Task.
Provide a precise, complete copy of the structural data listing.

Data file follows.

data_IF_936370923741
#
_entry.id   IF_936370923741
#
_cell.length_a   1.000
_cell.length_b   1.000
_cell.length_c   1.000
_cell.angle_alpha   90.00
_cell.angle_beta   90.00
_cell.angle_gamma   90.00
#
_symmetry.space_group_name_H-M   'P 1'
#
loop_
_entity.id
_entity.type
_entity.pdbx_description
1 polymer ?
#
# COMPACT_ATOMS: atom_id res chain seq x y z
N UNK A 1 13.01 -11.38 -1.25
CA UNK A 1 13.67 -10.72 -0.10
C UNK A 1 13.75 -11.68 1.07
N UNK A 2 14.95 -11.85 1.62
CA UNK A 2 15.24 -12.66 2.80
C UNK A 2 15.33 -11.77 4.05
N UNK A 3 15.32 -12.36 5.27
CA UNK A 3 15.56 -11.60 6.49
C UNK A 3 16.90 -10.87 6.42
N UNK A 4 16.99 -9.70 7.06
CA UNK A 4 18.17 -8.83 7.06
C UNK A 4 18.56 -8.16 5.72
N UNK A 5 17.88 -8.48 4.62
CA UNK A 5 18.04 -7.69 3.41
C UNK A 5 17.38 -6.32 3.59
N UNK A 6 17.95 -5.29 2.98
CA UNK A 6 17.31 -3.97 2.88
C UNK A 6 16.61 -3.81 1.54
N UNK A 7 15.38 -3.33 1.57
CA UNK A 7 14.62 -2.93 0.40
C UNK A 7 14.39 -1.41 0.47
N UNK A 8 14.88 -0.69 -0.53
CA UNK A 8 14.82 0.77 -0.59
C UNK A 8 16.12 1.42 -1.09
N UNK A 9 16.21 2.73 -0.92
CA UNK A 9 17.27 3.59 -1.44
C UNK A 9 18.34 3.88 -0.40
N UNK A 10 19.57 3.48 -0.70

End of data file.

data_IF_936370923741
#
_entry.id   IF_936370923741
#
_cell.length_a   1.000
_cell.length_b   1.000
_cell.length_c   1.000
_cell.angle_alpha   90.00
_cell.angle_beta   90.00
_cell.angle_gamma   90.00
#
_symmetry.space_group_name_H-M   'P 1'
#
loop_
_entity.id
_entity.type
_entity.pdbx_description
1 polymer ?
#
# COMPACT_ATOMS: atom_id res chain seq x y z
N UNK A 1 13.01 -11.38 -1.25
CA UNK A 1 13.67 -10.72 -0.10
C UNK A 1 13.75 -11.68 1.07
N UNK A 2 14.95 -11.85 1.62
CA UNK A 2 15.24 -12.66 2.80
C UNK A 2 15.33 -11.77 4.05
N UNK A 3 15.32 -12.36 5.27
CA UNK A 3 15.56 -11.60 6.49
C UNK A 3 16.90 -10.87 6.42
N UNK A 4 16.99 -9.70 7.06
CA UNK A 4 18.17 -8.83 7.06
C UNK A 4 18.56 -8.16 5.72
N UNK A 5 17.88 -8.48 4.62
CA UNK A 5 18.04 -7.69 3.41
C UNK A 5 17.38 -6.32 3.59
N UNK A 6 17.95 -5.29 2.98
CA UNK A 6 17.31 -3.97 2.88
C UNK A 6 16.61 -3.81 1.54
N UNK A 7 15.38 -3.33 1.57
CA UNK A 7 14.62 -2.93 0.40
C UNK A 7 14.39 -1.41 0.47
N UNK A 8 14.88 -0.69 -0.53
CA UNK A 8 14.82 0.77 -0.59
C UNK A 8 16.12 1.42 -1.09
N UNK A 9 16.21 2.73 -0.92
CA UNK A 9 17.27 3.59 -1.44
C UNK A 9 18.34 3.88 -0.40
N UNK A 10 19.57 3.48 -0.70